When I was 2 my sister was born and I was no longer a baby.
When I was 4 my brother was born and by then I could change a diaper.
At 8 people always said how mature and grown up I was, what a help, a second set of hands.
And I believed them.
When I was 16 I felt so small and so young and I had no idea
how to keep that hidden from everyone who had always said
I was so grown up.
I didn’t realize that I shouldn’t have to hide
that the maturity I thought I had was a performance
put on for an audience who wanted to believe.
When I was 18 I thought being grown up meant
I could take care of myself,
that I could go through pain and hurt and heartbreak
and not tell a soul.
If I could take care of myself then I was an adult and being an adult meant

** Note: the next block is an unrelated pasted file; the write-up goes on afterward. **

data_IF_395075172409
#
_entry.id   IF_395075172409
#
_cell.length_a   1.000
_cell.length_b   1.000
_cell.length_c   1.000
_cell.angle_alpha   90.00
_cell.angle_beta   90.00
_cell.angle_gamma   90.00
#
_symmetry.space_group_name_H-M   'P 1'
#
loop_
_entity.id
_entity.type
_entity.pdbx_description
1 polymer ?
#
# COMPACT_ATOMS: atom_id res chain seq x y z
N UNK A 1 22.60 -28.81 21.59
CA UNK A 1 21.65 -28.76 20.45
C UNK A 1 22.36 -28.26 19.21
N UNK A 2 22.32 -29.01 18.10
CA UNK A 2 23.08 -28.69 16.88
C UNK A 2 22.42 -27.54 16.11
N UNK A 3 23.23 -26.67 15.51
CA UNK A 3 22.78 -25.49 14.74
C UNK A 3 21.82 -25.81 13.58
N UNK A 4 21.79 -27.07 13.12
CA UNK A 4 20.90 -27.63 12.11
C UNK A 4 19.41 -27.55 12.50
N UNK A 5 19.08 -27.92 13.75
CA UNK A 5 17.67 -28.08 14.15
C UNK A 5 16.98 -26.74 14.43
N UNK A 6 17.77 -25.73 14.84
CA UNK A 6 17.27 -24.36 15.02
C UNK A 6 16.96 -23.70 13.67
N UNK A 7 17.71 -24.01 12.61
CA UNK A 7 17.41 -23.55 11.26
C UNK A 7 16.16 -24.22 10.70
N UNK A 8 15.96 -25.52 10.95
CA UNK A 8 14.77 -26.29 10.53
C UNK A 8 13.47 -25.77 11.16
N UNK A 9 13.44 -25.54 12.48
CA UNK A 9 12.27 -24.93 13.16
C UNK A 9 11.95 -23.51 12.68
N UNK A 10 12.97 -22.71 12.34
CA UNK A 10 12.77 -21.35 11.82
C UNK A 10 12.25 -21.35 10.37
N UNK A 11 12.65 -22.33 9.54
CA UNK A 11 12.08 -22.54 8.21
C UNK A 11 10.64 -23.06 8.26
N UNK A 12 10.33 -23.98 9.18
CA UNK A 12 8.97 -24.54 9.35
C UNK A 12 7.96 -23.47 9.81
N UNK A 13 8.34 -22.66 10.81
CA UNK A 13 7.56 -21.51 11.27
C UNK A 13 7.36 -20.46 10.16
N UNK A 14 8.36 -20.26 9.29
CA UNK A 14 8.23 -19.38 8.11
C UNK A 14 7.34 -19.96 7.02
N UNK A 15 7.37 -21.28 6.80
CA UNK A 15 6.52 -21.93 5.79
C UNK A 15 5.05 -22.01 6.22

not needing help from my parents or anyone.
At 22 I started to learn.
I knew I couldn’t do it alone
I still felt shame
but I knew it was true.
When I was 22 I desperately wanted someone,
to help me.
To let me know I was okay.
And I hated that.
I was supposed to be grown up.
When I was 23 my heart was broken
and my father held me and I cried.
My mother took my on her lap
and I sobbed for hours.
And when I was done I made myself a promise:
I wouldn’t hide from needing someone.
That I wouldn’t pretend I had everything under control.
I never thought I’d feel the most grown up
the day I learned
to ask for my mom.